Wednesday, August 10, 2011


Inventories at U.S. wholesalers climbed in June at the slowest pace in seven months as distributors kept stockpiles in line with sales.
The 0.6 percent increase in inventories followed a revised 1.7 percent rise in May, Commerce Department figures showed today in Washington. Economists projected a 1 percent gain, according to the median forecast in a Bloomberg News survey. Sales also rose 0.6 percent in June after dropping the previous month.
Wholesalers may be trying to limit the amount of unsold merchandise on hand after the U.S. economic expansion slowed in the first half of this year. To help bolster the economy, Federal Reserve policy makers yesterday pledged to keep their benchmark interest rate at a record low at least through mid-2013.
“Inventories are likely desired at a much lower level so they’re probably excessive given new expected future economic growth,” Robert Brusca, president of Fact & Opinion Economics in New York, said before the report. “That’s one of the reason we’re seeing the manufacturing industry wind down.”
The median projection for wholesale inventories was based on a survey of 34 economists whose estimates ranged from increases of 0.3 percent to 1.5 percent. The May reading was revised from a previously reported 1.8 percent increase.
Stocks tumbled, erasing more than half of yesterday’s rally. The Standard & Poor’s 500 Index slumped 2.5 percent to 1,143.26 at 10:07 a.m. in New York. Treasuries climbed, pushing down the yield on the benchmark 10-year note to 2.15 percent from 2.25 percent late yesterday.
Durable GoodsWholesalers’ stockpiles of durable goods, or those meant to last several years, increased 1.3 percent in June, led by a surge in imported automobiles and parts, today’s report showed. Metals and machinery inventories also picked up in June.
The value of unsold non-durable goods inventories decreased 0.4 percent as the value of farm products and petroleum stockpiles fell.
At the current sales pace, wholesalers had enough goods on hand to last 1.16 months in June, the same as a month earlier and compared with a record low of 1.13 months reached in March.
After helping drive the early stages of the economic recovery, inventory rebuilding slowed in the second quarter of 2011. Stockpiles contributed 0.2 percentage point to gross domestic product from April to June, according to Commerce Department data.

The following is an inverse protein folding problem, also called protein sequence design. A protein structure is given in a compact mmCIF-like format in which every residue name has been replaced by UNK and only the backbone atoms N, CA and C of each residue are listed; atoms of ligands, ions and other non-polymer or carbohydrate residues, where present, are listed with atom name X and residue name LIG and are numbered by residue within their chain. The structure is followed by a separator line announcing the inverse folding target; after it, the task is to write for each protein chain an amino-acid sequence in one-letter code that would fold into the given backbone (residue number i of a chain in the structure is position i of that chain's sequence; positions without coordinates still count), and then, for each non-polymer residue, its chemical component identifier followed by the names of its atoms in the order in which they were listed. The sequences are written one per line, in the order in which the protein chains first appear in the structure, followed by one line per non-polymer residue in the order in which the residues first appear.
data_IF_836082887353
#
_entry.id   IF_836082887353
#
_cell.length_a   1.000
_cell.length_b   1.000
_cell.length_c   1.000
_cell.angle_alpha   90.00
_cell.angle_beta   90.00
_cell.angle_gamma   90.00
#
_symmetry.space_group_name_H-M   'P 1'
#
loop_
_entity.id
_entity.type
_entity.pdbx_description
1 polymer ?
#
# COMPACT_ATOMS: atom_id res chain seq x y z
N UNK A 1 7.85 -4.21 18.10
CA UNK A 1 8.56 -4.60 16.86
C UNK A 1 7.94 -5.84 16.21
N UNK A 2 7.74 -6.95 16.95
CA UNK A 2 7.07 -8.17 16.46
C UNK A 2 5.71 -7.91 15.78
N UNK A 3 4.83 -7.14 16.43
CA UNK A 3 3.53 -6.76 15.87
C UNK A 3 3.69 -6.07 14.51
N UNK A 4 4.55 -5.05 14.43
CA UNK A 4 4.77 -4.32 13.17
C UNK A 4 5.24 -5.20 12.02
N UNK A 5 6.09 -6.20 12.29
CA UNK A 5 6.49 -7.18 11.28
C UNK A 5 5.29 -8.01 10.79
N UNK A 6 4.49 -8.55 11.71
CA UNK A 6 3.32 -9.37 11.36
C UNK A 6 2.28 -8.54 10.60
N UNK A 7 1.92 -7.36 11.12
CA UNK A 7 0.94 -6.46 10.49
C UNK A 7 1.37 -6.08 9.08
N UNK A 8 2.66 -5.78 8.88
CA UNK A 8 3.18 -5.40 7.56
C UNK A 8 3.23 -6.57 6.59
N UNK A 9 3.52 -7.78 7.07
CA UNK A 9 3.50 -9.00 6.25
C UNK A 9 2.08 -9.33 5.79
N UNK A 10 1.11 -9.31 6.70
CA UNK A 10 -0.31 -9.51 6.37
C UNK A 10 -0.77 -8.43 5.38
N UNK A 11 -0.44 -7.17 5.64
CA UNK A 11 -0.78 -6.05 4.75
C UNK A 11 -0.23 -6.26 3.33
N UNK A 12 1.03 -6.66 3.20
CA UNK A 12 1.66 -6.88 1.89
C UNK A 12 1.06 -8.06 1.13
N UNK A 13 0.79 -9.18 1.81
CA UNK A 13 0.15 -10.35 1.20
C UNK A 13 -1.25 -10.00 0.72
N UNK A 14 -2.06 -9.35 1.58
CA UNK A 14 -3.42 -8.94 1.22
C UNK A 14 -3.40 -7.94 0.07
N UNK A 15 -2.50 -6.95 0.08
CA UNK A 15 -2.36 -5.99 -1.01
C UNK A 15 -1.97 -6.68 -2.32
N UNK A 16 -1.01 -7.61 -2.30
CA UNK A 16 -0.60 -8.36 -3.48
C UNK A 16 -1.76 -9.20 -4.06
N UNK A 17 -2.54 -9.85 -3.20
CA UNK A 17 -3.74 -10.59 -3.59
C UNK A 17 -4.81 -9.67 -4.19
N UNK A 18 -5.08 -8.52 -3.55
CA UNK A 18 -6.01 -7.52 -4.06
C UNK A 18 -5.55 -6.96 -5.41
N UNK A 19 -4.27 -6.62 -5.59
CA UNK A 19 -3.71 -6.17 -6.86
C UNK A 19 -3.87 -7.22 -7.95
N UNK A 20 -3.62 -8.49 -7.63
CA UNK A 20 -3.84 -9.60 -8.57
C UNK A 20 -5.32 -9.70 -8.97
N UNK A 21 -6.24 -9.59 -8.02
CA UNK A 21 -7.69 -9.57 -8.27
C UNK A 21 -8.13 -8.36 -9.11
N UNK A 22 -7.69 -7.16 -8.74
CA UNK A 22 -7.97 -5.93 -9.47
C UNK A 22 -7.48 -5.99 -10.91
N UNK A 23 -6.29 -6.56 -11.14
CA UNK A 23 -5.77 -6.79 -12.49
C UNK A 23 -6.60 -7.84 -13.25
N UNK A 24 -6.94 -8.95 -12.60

The U.S. economy expanded at a 1.3 percent annual rate during that quarter, raising concerns of a prolonged slowdown. Fed Chairman Ben S. Bernanke and his fellow policy makers said in June that they expected growth to pick up as supply chain disruptions related to Japan’s earthquake eased and commodity costs moderated. Yesterday, they offered a dimmer view.
Fed View“Economic growth so far this year has been considerably slower than the committee had expected,” it said. The Fed also said it expects a “somewhat slower pace of recovery over coming quarters,” adding that “downside risks to the economic outlook have increased.”
Consumers may spend less as the economy cools, reducing the need for companies to step up additions to inventories. Household spending rose at 0.1 percent pace in the second quarter, the weakest since the April-June period of 2009.
“The consumer’s level of confidence is pretty fragile,” Don Johnson, General Motor Co.’s vice president of U.S. sales, said on an Aug. 2 conference call. “We do clearly understand the need to actively manage our inventories and if need be we will use production schedule changes as our main tool to manage inventory, and we’ll remain competitive with our incentives.”
Johnson said the economy has lost some momentum and will recover more gradually than Detroit-based GM had anticipated.
Wholesalers make up about 30 percent of all business stockpiles. Factory inventories, which comprise about 38 percent of the total, grew 0.2 percent in June, the Commerce Department said Aug 3. Retail stockpiles, which make up the rest, will be included in the Aug. 12 business inventories report.